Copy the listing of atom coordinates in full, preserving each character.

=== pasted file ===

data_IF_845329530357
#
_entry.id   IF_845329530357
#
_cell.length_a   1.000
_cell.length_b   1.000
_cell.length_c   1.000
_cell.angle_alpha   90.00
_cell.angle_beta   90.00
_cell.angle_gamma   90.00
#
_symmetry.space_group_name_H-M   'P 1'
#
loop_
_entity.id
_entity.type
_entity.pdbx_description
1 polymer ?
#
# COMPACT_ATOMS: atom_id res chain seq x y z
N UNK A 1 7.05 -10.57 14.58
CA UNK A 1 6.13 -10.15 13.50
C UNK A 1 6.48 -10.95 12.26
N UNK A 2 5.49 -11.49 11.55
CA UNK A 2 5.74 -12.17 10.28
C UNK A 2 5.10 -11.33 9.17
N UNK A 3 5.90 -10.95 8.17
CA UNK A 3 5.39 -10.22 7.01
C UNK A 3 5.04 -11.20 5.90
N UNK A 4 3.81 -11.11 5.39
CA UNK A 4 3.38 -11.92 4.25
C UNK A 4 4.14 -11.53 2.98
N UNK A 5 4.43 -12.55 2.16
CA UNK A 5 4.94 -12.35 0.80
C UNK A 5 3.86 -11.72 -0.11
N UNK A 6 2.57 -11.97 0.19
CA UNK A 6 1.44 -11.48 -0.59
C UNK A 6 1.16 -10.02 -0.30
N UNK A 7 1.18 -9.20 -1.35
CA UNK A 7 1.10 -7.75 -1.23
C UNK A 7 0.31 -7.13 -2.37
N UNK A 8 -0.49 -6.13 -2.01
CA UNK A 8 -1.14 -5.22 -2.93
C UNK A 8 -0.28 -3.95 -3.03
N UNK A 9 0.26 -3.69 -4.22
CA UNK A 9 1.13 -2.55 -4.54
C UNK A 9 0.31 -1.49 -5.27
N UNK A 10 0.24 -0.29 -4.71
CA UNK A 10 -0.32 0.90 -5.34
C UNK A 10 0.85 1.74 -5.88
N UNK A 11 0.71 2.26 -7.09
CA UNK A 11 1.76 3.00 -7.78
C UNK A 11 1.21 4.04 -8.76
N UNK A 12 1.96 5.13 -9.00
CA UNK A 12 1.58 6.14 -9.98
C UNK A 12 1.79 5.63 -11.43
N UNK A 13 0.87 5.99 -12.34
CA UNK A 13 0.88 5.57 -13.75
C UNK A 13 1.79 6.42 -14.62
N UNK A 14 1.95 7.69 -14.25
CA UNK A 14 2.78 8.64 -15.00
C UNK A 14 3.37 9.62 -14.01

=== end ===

data_IF_845329530357
#
_entry.id   IF_845329530357
#
_cell.length_a   1.000
_cell.length_b   1.000
_cell.length_c   1.000
_cell.angle_alpha   90.00
_cell.angle_beta   90.00
_cell.angle_gamma   90.00
#
_symmetry.space_group_name_H-M   'P 1'
#
loop_
_entity.id
_entity.type
_entity.pdbx_description
1 polymer ?
#
# COMPACT_ATOMS: atom_id res chain seq x y z
N UNK A 1 7.05 -10.57 14.58
CA UNK A 1 6.13 -10.15 13.50
C UNK A 1 6.48 -10.95 12.26
N UNK A 2 5.49 -11.49 11.55
CA UNK A 2 5.74 -12.17 10.28
C UNK A 2 5.10 -11.33 9.17
N UNK A 3 5.90 -10.95 8.17
CA UNK A 3 5.39 -10.22 7.01
C UNK A 3 5.04 -11.20 5.90
N UNK A 4 3.81 -11.11 5.39
CA UNK A 4 3.38 -11.92 4.25
C UNK A 4 4.14 -11.53 2.98
N UNK A 5 4.43 -12.55 2.16
CA UNK A 5 4.94 -12.35 0.80
C UNK A 5 3.86 -11.72 -0.11
N UNK A 6 2.57 -11.97 0.19
CA UNK A 6 1.44 -11.48 -0.59
C UNK A 6 1.16 -10.02 -0.30
N UNK A 7 1.18 -9.20 -1.35
CA UNK A 7 1.10 -7.75 -1.23
C UNK A 7 0.31 -7.13 -2.37
N UNK A 8 -0.49 -6.13 -2.01
CA UNK A 8 -1.14 -5.22 -2.93
C UNK A 8 -0.28 -3.95 -3.03
N UNK A 9 0.26 -3.69 -4.22
CA UNK A 9 1.13 -2.55 -4.54
C UNK A 9 0.31 -1.49 -5.27
N UNK A 10 0.24 -0.29 -4.71
CA UNK A 10 -0.32 0.90 -5.34
C UNK A 10 0.85 1.74 -5.88
N UNK A 11 0.71 2.26 -7.09
CA UNK A 11 1.76 3.00 -7.78
C UNK A 11 1.21 4.04 -8.76
N UNK A 12 1.96 5.13 -9.00
CA UNK A 12 1.58 6.14 -9.98
C UNK A 12 1.79 5.63 -11.43
N UNK A 13 0.87 5.99 -12.34
CA UNK A 13 0.88 5.57 -13.75
C UNK A 13 1.79 6.42 -14.62
N UNK A 14 1.95 7.69 -14.25
CA UNK A 14 2.78 8.64 -15.00
C UNK A 14 3.37 9.62 -14.01